Before leading the first service, I was nervous. The responsibility of leading a High Holy Day service weighed heavily. So with my co-leaders, I kept focused on our higher purpose: ensuring that the students understood the significance of each holy day, while also enjoying themselves. They spoke, sang, reflected and prayed. I felt proud when our students eagerly began sharing their opinions and actively participating.
I became more and more confident with each service, becoming surer of myself when thinking on my feet, leading the room, and bonding with the students. It was a truly unique spiritual experience to provide others with an opportunity to learn to love Judaism as much as I do. Seeing the students with smiles on their faces during services only deepened my connection to our Jewish religion. I now stand among our students, knowing I have found my place leading and teaching others.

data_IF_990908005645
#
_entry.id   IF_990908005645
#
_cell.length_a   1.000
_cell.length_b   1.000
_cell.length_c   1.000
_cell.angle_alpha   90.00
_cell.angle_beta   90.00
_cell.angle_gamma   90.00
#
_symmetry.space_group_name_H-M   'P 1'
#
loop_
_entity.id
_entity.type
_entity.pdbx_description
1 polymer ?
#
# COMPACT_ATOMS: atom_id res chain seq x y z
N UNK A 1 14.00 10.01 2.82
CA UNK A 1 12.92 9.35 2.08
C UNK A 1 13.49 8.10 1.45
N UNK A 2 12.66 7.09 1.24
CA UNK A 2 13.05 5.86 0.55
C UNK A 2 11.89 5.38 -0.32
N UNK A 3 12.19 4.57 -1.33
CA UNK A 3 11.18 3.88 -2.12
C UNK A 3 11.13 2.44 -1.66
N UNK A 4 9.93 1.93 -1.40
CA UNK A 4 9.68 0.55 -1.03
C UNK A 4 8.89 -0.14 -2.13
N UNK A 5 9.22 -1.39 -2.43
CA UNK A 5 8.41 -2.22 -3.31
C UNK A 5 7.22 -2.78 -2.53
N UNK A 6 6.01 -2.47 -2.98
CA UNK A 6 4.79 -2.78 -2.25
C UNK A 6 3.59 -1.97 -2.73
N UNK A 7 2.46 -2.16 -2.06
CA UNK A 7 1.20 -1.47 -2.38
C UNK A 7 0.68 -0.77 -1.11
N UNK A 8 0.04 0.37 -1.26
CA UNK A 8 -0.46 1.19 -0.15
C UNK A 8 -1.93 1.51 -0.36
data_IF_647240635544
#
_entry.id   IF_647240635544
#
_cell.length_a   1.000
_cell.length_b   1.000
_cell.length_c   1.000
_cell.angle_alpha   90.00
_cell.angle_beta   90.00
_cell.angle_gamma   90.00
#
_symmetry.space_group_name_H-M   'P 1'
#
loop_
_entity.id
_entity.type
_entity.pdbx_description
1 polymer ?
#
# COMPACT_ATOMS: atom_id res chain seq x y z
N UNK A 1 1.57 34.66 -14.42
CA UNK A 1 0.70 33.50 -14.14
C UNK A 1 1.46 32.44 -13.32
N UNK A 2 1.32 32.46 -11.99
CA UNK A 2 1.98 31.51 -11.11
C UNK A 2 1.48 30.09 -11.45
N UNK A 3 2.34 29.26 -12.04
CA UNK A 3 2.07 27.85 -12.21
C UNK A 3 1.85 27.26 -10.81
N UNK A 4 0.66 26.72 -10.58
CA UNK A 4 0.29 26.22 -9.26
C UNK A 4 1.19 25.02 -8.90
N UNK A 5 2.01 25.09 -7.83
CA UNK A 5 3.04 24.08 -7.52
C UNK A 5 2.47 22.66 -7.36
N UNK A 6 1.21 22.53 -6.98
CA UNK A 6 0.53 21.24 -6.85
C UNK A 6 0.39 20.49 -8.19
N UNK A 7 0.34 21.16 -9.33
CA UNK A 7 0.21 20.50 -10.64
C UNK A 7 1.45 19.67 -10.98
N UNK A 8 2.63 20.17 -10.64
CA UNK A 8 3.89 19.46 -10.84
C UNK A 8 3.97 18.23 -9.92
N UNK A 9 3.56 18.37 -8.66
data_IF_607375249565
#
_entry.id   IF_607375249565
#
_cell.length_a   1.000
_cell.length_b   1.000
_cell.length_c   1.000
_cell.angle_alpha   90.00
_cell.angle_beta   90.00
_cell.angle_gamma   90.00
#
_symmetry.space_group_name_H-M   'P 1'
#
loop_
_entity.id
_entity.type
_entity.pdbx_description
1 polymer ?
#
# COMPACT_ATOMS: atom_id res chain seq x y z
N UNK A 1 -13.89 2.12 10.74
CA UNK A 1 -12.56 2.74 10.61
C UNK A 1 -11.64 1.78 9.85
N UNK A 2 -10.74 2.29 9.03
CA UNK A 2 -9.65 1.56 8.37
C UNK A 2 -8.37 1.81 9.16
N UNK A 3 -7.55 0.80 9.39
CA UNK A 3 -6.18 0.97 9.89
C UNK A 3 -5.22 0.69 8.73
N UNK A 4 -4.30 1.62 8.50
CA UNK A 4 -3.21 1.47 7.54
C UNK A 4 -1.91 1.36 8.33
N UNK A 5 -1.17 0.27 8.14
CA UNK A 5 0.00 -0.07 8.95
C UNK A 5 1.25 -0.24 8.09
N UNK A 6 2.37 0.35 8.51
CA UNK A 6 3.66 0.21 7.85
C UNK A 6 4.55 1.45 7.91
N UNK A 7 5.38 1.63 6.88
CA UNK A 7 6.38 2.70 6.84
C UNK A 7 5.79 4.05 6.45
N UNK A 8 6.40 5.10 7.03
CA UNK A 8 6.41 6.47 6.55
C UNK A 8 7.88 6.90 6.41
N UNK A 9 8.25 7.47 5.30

Because I will be going to college next year, my rabbis tasked me with the responsibility to mentor the next group of teen leaders. We brainstormed and planned together; critiqued and practiced. Watching them become more confident as the services went on, I felt they will do a fabulous job in the future. I take pride knowing that one day the students we led services for will be the teen leaders who follow in our footsteps to lead for others. I am excited that I have made my mark and inspired Jewish youth to be practicing Jews, active in our temple.
Four Take-Aways for Youth Engagement